Friday, November 30, 2012

A seasonal battle with my conscience

Yes, I’ve already done a lot of Christmas shopping on line. And yes, I feel a little guilty about it.

But when I take a closer look at the guilt, it really just serves to remind me that there are very few ways of Christmas shopping that don’t make me feel guilty. The whole concept can just seem so self-indulgent, even if I’m shopping for other people.

At the same time, it’s so satisfying to point, click, and save myself a trip to….well, anywhere. A mall. A superstore. A plaza.

Last weekend, I was lucky to be in Portland for a couple of days.  So, having not shopped at all – on principle and by preference – on Black Friday, I actually did quite a lot of small-scale purchasing on Saturday. But that didn’t seem so bad. A far-reaching public relations campaign had dubbed the day “small business Saturday,” and it felt like that’s what I was supporting: small businesses. Even though I know many of the little unique-looking boutiques in Portland’s Old Port are actually small chains, with counterparts in other boutique-heavy communities like Edgartown, Nantucket, Chatham, and Portsmouth, I still felt like I was shopping the old-fashioned way, ducking in and out of little shops, carrying my purchases by hand rather than pushing a cart, aware that since I was car-free, I’d better not buy more than I could comfortably tote the several blocks back to the condo, on foot.

It did feel like the right way to shop, compared to the newspaper and TV images of people in line at big box stores on Black Friday. But my self-righteousness only goes so far. None of it was really necessary – not the little pieces of Christmas candy for the kids, the token gifts for friends, none of it. We could all celebrate Christmas with no gifts at all. But it was fun, and I was contributing in a very small way to local vendors and artisans, so I mollified myself with thoughts of how I was adding to the city’s economic development.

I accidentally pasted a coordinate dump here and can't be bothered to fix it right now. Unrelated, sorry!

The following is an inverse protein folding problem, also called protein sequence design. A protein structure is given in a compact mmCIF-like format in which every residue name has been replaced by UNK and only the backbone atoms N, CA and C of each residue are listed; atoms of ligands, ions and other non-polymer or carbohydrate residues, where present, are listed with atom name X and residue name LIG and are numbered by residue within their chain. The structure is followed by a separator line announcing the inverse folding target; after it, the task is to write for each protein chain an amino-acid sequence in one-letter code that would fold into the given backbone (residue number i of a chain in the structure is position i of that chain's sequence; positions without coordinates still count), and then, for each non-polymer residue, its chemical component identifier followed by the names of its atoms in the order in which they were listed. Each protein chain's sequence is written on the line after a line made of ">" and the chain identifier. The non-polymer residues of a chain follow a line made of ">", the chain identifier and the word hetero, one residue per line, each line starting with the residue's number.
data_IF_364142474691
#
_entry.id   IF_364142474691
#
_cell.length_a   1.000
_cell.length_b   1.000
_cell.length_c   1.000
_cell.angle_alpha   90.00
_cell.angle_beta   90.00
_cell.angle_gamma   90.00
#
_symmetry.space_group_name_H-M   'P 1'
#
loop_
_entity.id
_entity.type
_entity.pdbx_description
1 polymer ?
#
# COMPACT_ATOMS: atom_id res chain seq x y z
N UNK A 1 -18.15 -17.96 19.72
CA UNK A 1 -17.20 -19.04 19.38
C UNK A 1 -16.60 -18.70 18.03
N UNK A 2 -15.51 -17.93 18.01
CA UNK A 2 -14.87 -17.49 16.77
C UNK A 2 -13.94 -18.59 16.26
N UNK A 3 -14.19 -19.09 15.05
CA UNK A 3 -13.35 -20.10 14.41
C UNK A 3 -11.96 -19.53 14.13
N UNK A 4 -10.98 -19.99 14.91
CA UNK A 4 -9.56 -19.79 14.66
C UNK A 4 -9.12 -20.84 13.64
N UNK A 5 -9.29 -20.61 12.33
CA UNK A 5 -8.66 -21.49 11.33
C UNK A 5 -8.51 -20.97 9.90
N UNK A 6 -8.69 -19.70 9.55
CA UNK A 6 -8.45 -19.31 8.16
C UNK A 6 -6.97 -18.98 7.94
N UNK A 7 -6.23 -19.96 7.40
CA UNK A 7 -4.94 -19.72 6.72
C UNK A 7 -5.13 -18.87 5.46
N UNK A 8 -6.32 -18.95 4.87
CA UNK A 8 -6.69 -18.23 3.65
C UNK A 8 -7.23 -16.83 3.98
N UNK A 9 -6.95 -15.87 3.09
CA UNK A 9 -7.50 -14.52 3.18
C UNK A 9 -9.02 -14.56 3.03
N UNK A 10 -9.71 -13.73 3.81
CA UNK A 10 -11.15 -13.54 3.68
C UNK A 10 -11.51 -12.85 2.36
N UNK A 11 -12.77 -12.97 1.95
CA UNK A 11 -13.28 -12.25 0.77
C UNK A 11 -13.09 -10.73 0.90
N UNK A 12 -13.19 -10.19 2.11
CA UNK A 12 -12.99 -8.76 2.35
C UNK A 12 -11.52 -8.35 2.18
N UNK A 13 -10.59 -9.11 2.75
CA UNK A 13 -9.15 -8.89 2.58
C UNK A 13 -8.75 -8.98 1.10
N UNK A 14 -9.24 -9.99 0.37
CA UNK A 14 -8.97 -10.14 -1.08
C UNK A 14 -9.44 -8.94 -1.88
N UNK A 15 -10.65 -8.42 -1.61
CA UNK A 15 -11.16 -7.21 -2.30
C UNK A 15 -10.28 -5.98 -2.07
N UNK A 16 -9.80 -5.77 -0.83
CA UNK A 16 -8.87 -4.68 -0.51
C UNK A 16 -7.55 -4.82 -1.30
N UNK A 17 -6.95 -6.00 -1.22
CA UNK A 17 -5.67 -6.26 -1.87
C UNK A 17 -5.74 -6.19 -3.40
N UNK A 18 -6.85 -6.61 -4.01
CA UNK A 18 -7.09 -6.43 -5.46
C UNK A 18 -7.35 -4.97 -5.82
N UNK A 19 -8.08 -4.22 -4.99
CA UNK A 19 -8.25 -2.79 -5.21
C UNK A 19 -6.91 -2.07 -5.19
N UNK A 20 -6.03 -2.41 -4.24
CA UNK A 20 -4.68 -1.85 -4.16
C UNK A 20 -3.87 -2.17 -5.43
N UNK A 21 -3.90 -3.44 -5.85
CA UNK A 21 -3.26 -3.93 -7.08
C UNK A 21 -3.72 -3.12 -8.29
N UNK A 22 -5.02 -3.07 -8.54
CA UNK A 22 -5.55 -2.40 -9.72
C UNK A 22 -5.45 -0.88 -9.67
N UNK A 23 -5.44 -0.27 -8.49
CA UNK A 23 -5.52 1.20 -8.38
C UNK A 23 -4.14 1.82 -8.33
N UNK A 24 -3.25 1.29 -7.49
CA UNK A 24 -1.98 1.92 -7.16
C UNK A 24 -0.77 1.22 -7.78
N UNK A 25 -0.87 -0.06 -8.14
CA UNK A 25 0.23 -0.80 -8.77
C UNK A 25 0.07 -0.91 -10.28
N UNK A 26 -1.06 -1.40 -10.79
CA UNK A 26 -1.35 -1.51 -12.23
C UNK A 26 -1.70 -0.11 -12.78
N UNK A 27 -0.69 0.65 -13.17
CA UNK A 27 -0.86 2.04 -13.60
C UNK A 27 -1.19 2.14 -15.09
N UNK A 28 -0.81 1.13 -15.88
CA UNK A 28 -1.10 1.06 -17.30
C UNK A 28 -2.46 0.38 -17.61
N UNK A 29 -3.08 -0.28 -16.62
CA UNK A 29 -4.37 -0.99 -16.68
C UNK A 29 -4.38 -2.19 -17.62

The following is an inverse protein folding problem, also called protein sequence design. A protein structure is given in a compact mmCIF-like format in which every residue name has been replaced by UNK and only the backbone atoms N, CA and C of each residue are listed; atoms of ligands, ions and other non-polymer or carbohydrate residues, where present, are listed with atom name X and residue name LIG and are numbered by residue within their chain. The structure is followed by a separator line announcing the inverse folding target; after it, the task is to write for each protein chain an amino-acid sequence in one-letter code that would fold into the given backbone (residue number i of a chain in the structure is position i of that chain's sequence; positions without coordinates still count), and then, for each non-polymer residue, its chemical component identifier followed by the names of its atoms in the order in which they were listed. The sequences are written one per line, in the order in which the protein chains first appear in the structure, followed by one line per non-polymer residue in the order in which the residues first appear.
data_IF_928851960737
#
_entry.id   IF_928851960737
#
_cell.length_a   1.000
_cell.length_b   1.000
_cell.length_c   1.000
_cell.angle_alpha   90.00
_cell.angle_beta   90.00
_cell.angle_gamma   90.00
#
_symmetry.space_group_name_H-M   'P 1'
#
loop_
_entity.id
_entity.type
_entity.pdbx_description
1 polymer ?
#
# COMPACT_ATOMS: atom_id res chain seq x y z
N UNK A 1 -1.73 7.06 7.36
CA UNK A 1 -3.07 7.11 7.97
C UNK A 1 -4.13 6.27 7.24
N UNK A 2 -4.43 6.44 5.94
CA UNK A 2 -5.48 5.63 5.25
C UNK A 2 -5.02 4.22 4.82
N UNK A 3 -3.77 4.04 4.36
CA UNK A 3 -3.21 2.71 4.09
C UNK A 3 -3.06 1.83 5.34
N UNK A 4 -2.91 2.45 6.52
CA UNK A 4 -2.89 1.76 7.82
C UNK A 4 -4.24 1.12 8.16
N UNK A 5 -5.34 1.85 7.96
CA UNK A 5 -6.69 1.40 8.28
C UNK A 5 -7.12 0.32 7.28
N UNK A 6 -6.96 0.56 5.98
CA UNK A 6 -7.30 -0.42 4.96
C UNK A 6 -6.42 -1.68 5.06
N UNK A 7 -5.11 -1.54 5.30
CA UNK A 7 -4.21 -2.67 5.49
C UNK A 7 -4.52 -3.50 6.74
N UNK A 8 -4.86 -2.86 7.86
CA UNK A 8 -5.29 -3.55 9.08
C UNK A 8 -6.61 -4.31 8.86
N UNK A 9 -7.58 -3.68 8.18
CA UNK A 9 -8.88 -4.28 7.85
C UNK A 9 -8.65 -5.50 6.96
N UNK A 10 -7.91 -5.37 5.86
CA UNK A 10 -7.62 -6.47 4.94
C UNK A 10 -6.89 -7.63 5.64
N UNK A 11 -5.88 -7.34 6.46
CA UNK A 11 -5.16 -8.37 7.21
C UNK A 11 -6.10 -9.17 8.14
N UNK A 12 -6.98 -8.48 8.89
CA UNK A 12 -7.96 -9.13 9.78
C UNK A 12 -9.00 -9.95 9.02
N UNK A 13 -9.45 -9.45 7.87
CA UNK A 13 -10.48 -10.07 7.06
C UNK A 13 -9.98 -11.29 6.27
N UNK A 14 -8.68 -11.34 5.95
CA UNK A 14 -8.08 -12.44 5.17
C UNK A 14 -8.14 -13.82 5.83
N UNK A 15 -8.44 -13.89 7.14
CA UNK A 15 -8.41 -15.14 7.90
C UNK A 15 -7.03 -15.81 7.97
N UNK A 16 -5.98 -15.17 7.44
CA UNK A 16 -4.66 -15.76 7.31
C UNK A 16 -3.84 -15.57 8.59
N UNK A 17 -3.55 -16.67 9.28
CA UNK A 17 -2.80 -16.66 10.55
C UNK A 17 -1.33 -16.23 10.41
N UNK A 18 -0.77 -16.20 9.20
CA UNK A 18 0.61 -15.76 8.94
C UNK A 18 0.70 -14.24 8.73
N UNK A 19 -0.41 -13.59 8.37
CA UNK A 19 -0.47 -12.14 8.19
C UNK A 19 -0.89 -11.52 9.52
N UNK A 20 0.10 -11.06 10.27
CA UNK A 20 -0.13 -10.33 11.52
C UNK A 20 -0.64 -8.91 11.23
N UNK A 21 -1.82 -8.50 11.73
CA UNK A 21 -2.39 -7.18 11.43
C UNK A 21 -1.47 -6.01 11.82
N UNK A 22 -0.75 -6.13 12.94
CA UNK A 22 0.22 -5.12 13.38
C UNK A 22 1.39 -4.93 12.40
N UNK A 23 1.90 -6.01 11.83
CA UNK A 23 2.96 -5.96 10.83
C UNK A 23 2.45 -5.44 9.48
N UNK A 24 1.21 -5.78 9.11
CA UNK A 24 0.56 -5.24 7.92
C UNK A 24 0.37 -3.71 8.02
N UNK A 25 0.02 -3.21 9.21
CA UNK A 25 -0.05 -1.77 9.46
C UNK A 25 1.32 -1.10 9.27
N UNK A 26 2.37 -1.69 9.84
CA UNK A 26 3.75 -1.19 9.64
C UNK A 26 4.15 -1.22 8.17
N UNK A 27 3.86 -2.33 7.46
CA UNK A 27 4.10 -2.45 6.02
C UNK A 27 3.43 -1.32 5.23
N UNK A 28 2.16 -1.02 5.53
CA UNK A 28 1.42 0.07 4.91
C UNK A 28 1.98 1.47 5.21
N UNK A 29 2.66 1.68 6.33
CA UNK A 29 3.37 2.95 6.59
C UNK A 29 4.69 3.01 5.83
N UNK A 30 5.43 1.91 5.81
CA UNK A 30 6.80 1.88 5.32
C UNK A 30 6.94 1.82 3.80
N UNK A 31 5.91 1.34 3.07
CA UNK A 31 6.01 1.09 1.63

A few days later, though, I couldn’t resist plowing through most of the remainder of my gift list on line. I still had no desire to get into the car and drive anywhere to shop. And even though it pains my conscience to give so much business to Amazon rather than local businesses, it still doesn’t seem entirely wrong. I was saving carbon emissions by not driving anywhere. And, well, I was saving myself a lot of aggravation, which I would like to think benefits the world in other ways, though that may be a bit of a stretch.

But the reality is, there’s no one answer to whether it’s right or wrong to indulge in holiday shopping, and whether there are right ways or wrong ways to do it. Yes, any shopping supports employees somewhere – whether in Framingham or Bangladesh – who no doubt need the work. No, I still can’t begin to explain how buying stuff has anything whatsoever to do with the birth of Christianity. Yes, shopping on line means avoiding the environmental impact of driving. No, I don’t feel great about the often bizarre amount of disposable packaging in which each small item shipped from Amazon is swathed. Yes, I do understand that those “two-day shipping” promises exact a toll on the overworked employees required to fulfill the orders at breakneck speed.

But in a way, what I was left with was realizing, mostly, that there seldom are cut-and-dried answers when it comes to matters of the conscience. Yesterday on NPR I heard a debate about communities outlawing plastic shopping bags. A great idea, in my opinion – except the other side of it is that people end up buying plastic bags for things like lining wastebaskets and cleaning up after pets for which they previously used their old grocery bags. It’s easy to have strong opinions when you don’t give things much thought.

Last night after dinner, my ten-year-old sat down at my computer and designed a brochure advertising holiday services. According to the full-color printout she gave me, she’s willing to do tasks such as wrap presents, design cards, address cards, and “personalize gifts,” all for less than a dollar. I contracted her immediately to wrap and make cards for any gifts on my list that weren’t for her. It will run me about six dollars. That’s one form of Christmas spending I think I can do with a clear conscience. Possibly the only one, but it's something.

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